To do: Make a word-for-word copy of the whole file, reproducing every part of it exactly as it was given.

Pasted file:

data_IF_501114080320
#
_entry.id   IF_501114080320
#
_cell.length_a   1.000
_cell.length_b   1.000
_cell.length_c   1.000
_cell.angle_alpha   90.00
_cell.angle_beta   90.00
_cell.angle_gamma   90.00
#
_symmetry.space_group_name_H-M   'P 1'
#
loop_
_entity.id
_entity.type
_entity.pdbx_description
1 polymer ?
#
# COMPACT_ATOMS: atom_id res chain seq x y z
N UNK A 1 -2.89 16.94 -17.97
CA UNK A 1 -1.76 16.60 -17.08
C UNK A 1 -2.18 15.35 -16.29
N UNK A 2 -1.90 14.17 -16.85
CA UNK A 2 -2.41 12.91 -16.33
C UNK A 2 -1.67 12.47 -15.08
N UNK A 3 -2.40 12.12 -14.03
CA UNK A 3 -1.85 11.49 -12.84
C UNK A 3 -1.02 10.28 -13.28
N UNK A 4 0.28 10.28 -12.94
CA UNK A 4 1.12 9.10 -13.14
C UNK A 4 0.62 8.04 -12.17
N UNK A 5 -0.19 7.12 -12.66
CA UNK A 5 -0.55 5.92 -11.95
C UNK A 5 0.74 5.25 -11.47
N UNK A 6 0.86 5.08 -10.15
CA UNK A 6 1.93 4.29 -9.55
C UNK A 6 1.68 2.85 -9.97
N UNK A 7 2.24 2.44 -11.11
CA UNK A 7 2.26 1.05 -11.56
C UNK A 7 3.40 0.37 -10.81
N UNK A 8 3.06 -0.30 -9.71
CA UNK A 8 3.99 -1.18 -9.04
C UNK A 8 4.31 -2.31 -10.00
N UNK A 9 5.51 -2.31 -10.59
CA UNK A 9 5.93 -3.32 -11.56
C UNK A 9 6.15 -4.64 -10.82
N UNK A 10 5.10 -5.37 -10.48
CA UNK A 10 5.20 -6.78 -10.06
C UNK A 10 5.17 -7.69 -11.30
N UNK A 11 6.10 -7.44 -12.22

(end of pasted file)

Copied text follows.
data_IF_501114080320
#
_entry.id   IF_501114080320
#
_cell.length_a   1.000
_cell.length_b   1.000
_cell.length_c   1.000
_cell.angle_alpha   90.00
_cell.angle_beta   90.00
_cell.angle_gamma   90.00
#
_symmetry.space_group_name_H-M   'P 1'
#
loop_
_entity.id
_entity.type
_entity.pdbx_description
1 polymer ?
#
# COMPACT_ATOMS: atom_id res chain seq x y z
N UNK A 1 -2.89 16.94 -17.97
CA UNK A 1 -1.76 16.60 -17.08
C UNK A 1 -2.18 15.35 -16.29
N UNK A 2 -1.90 14.17 -16.85
CA UNK A 2 -2.41 12.91 -16.33
C UNK A 2 -1.67 12.47 -15.08
N UNK A 3 -2.40 12.12 -14.03
CA UNK A 3 -1.85 11.49 -12.84
C UNK A 3 -1.02 10.28 -13.28
N UNK A 4 0.28 10.28 -12.94
CA UNK A 4 1.12 9.10 -13.14
C UNK A 4 0.62 8.04 -12.17
N UNK A 5 -0.19 7.12 -12.66
CA UNK A 5 -0.55 5.92 -11.95
C UNK A 5 0.74 5.25 -11.47
N UNK A 6 0.86 5.08 -10.15
CA UNK A 6 1.93 4.29 -9.55
C UNK A 6 1.68 2.85 -9.97
N UNK A 7 2.24 2.44 -11.11
CA UNK A 7 2.26 1.05 -11.56
C UNK A 7 3.40 0.37 -10.81
N UNK A 8 3.06 -0.30 -9.71
CA UNK A 8 3.99 -1.18 -9.04
C UNK A 8 4.31 -2.31 -10.00
N UNK A 9 5.51 -2.31 -10.59
CA UNK A 9 5.93 -3.32 -11.56
C UNK A 9 6.15 -4.64 -10.82
N UNK A 10 5.10 -5.37 -10.48
CA UNK A 10 5.20 -6.78 -10.06
C UNK A 10 5.17 -7.69 -11.30
N UNK A 11 6.10 -7.44 -12.22